Please use this identifier to cite or link to this item: https://doi.org/10.1073/pnas.1105845108
Title: Temporary increase in plasma membrane tension coordinates the activation of exocytosis and contraction during cell spreading
Authors: Gauthier, N.C.
Fardin, M.A.
Roca-Cusachs, P.
Sheetz, M.P. 
Issue Date: 30-Aug-2011
Citation: Gauthier, N.C., Fardin, M.A., Roca-Cusachs, P., Sheetz, M.P. (2011-08-30). Temporary increase in plasma membrane tension coordinates the activation of exocytosis and contraction during cell spreading. Proceedings of the National Academy of Sciences of the United States of America 108 (35) : 14467-14472. ScholarBank@NUS Repository. https://doi.org/10.1073/pnas.1105845108
Abstract: Cell migration and spreading involve the coordination of membrane trafficking, actomyosin contraction, and modifications to plasma membrane tension and area. The biochemical or biophysical basis for this coordination is however unknown. In this study, we show that during cell spreading, lamellipodia protrusion flattens plasma membrane folds and blebs and, once the plasma membrane area is depleted, there is a temporary increase in membrane tension by over twofold that is followed by activation of exocytosis and myosin contraction. Further, an artificial increase in plasma membrane tension stopped lamellipodia protrusion and activated an exocytotic burst. Subsequent decrease in tension restored spreading with activation of contraction. Conversely, blebbistatin inhibition of actomyosin contraction resulted in an even greater increase in plasma membrane tension and exocytosis activation. This spatiotemporal synchronization indicates that membrane tension is the signal that coordinates membrane trafficking, actomyosin contraction, and plasma membrane area change. We suggest that cells use plasma membrane tension as a global physical parameter to control cell motility.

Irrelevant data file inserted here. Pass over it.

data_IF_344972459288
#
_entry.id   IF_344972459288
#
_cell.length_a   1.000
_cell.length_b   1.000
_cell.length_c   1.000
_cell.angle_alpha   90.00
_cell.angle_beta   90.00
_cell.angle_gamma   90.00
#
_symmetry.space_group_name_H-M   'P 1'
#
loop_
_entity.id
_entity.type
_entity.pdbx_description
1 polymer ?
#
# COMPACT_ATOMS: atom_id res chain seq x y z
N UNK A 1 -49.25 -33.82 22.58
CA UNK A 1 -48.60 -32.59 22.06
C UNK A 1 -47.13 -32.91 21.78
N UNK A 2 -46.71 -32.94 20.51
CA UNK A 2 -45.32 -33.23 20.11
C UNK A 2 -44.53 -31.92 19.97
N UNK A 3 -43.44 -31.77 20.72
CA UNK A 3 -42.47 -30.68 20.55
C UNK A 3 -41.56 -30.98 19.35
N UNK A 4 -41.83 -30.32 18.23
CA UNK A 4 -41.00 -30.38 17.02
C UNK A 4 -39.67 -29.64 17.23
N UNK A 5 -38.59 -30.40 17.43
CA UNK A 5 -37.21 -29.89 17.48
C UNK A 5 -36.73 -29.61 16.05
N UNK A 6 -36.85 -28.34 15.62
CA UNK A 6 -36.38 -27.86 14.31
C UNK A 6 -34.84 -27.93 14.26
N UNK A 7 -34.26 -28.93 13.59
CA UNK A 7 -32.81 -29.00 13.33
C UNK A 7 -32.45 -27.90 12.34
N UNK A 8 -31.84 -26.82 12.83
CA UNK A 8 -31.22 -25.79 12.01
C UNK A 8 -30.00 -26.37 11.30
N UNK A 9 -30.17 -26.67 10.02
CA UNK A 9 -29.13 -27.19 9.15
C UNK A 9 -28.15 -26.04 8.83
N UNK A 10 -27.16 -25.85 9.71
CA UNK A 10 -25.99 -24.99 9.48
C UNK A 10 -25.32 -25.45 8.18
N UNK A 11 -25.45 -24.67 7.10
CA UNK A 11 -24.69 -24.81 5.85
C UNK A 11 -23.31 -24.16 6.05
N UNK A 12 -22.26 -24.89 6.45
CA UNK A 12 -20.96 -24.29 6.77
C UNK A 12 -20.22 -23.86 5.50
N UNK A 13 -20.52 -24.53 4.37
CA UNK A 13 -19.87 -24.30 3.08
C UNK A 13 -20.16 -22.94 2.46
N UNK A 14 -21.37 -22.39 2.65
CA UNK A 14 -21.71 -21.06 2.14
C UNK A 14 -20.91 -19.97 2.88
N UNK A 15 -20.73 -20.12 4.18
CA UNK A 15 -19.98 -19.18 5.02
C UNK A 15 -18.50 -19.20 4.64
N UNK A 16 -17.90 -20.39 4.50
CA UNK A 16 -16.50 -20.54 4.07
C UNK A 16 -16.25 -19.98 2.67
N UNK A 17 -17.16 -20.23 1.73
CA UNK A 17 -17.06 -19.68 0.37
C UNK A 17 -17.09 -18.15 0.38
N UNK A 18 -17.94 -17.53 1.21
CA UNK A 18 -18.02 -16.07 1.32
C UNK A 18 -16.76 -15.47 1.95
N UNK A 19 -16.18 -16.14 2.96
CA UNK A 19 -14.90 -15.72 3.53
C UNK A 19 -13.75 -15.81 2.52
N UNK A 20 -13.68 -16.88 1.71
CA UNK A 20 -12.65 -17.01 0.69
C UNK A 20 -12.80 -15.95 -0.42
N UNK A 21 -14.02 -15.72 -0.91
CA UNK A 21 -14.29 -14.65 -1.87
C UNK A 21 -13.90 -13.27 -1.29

Source Title: Proceedings of the National Academy of Sciences of the United States of America
URI: http://scholarbank.nus.edu.sg/handle/10635/101840
ISSN: 00278424
DOI: 10.1073/pnas.1105845108
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